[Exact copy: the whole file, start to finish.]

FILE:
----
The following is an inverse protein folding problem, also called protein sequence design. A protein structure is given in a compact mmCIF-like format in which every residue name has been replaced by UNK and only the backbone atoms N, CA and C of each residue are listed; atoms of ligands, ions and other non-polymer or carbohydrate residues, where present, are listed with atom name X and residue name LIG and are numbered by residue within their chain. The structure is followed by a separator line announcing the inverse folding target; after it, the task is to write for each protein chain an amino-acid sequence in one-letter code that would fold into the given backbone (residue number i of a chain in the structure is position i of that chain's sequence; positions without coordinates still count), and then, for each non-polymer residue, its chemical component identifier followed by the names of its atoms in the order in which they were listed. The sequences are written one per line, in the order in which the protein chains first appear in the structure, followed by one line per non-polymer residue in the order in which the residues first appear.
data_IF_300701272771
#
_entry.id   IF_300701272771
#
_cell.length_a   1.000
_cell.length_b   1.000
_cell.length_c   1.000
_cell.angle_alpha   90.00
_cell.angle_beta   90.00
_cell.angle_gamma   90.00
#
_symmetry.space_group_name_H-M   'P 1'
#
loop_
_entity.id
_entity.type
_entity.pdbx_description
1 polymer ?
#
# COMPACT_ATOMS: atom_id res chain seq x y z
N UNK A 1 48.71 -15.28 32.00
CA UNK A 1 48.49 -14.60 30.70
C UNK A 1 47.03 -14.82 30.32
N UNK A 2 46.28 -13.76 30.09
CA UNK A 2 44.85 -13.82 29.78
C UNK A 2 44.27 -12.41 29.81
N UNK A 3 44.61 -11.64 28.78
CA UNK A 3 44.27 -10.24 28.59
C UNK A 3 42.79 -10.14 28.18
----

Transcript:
The following is an inverse protein folding problem, also called protein sequence design. A protein structure is given in a compact mmCIF-like format in which every residue name has been replaced by UNK and only the backbone atoms N, CA and C of each residue are listed; atoms of ligands, ions and other non-polymer or carbohydrate residues, where present, are listed with atom name X and residue name LIG and are numbered by residue within their chain. The structure is followed by a separator line announcing the inverse folding target; after it, the task is to write for each protein chain an amino-acid sequence in one-letter code that would fold into the given backbone (residue number i of a chain in the structure is position i of that chain's sequence; positions without coordinates still count), and then, for each non-polymer residue, its chemical component identifier followed by the names of its atoms in the order in which they were listed. The sequences are written one per line, in the order in which the protein chains first appear in the structure, followed by one line per non-polymer residue in the order in which the residues first appear.
data_IF_300701272771
#
_entry.id   IF_300701272771
#
_cell.length_a   1.000
_cell.length_b   1.000
_cell.length_c   1.000
_cell.angle_alpha   90.00
_cell.angle_beta   90.00
_cell.angle_gamma   90.00
#
_symmetry.space_group_name_H-M   'P 1'
#
loop_
_entity.id
_entity.type
_entity.pdbx_description
1 polymer ?
#
# COMPACT_ATOMS: atom_id res chain seq x y z
N UNK A 1 48.71 -15.28 32.00
CA UNK A 1 48.49 -14.60 30.70
C UNK A 1 47.03 -14.82 30.32
N UNK A 2 46.28 -13.76 30.09
CA UNK A 2 44.85 -13.82 29.78
C UNK A 2 44.27 -12.41 29.81
N UNK A 3 44.61 -11.64 28.78
CA UNK A 3 44.27 -10.24 28.59
C UNK A 3 42.79 -10.14 28.18